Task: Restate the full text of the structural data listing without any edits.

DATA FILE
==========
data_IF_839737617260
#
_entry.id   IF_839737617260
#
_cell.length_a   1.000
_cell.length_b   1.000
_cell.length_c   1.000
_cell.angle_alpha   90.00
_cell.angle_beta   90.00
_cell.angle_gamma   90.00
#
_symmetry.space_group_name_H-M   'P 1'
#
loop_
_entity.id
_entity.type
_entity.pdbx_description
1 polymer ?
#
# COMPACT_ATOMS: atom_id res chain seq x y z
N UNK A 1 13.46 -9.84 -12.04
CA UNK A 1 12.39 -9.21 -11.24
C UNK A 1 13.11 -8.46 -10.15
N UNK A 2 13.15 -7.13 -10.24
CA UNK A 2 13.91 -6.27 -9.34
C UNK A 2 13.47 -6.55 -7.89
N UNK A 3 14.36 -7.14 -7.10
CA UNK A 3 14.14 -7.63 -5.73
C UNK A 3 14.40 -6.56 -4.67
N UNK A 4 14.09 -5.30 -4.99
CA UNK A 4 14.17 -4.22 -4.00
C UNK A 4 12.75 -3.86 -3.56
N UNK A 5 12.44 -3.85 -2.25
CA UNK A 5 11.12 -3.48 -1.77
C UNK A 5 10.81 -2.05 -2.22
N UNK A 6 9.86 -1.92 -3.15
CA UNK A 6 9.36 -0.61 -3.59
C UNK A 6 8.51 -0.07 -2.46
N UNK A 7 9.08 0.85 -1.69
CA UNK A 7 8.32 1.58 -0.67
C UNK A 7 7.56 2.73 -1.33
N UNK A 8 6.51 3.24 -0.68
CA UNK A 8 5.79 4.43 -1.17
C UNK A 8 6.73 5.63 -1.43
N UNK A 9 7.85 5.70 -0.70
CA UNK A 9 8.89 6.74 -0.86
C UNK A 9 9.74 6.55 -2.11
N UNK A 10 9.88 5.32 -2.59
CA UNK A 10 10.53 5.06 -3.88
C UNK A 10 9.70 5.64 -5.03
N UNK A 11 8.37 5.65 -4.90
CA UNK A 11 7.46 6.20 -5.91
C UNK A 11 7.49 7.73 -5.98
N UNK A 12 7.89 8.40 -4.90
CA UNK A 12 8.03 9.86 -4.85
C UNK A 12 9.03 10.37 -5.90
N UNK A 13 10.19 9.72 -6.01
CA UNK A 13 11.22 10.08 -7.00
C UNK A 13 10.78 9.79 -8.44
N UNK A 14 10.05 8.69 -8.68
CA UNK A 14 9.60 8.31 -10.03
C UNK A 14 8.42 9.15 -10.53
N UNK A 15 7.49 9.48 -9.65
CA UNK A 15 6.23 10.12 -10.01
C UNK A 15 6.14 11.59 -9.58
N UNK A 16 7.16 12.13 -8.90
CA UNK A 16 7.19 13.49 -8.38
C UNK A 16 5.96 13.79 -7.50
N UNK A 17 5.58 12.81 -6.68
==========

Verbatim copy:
data_IF_839737617260
#
_entry.id   IF_839737617260
#
_cell.length_a   1.000
_cell.length_b   1.000
_cell.length_c   1.000
_cell.angle_alpha   90.00
_cell.angle_beta   90.00
_cell.angle_gamma   90.00
#
_symmetry.space_group_name_H-M   'P 1'
#
loop_
_entity.id
_entity.type
_entity.pdbx_description
1 polymer ?
#
# COMPACT_ATOMS: atom_id res chain seq x y z
N UNK A 1 13.46 -9.84 -12.04
CA UNK A 1 12.39 -9.21 -11.24
C UNK A 1 13.11 -8.46 -10.15
N UNK A 2 13.15 -7.13 -10.24
CA UNK A 2 13.91 -6.27 -9.34
C UNK A 2 13.47 -6.55 -7.89
N UNK A 3 14.36 -7.14 -7.10
CA UNK A 3 14.14 -7.63 -5.73
C UNK A 3 14.40 -6.56 -4.67
N UNK A 4 14.09 -5.30 -4.99
CA UNK A 4 14.17 -4.22 -4.00
C UNK A 4 12.75 -3.86 -3.56
N UNK A 5 12.44 -3.85 -2.25
CA UNK A 5 11.12 -3.48 -1.77
C UNK A 5 10.81 -2.05 -2.22
N UNK A 6 9.86 -1.92 -3.15
CA UNK A 6 9.36 -0.61 -3.59
C UNK A 6 8.51 -0.07 -2.46
N UNK A 7 9.08 0.85 -1.69
CA UNK A 7 8.32 1.58 -0.67
C UNK A 7 7.56 2.73 -1.33
N UNK A 8 6.51 3.24 -0.68
CA UNK A 8 5.79 4.43 -1.17
C UNK A 8 6.73 5.63 -1.43
N UNK A 9 7.85 5.70 -0.70
CA UNK A 9 8.89 6.74 -0.86
C UNK A 9 9.74 6.55 -2.11
N UNK A 10 9.88 5.32 -2.59
CA UNK A 10 10.53 5.06 -3.88
C UNK A 10 9.70 5.64 -5.03
N UNK A 11 8.37 5.65 -4.90
CA UNK A 11 7.46 6.20 -5.91
C UNK A 11 7.49 7.73 -5.98
N UNK A 12 7.89 8.40 -4.90
CA UNK A 12 8.03 9.86 -4.85
C UNK A 12 9.03 10.37 -5.90
N UNK A 13 10.19 9.72 -6.01
CA UNK A 13 11.22 10.08 -7.00
C UNK A 13 10.78 9.79 -8.44
N UNK A 14 10.05 8.69 -8.68
CA UNK A 14 9.60 8.31 -10.03
C UNK A 14 8.42 9.15 -10.53
N UNK A 15 7.49 9.48 -9.65
CA UNK A 15 6.23 10.12 -10.01
C UNK A 15 6.14 11.59 -9.58
N UNK A 16 7.16 12.13 -8.90
CA UNK A 16 7.19 13.49 -8.38
C UNK A 16 5.96 13.79 -7.50
N UNK A 17 5.58 12.81 -6.68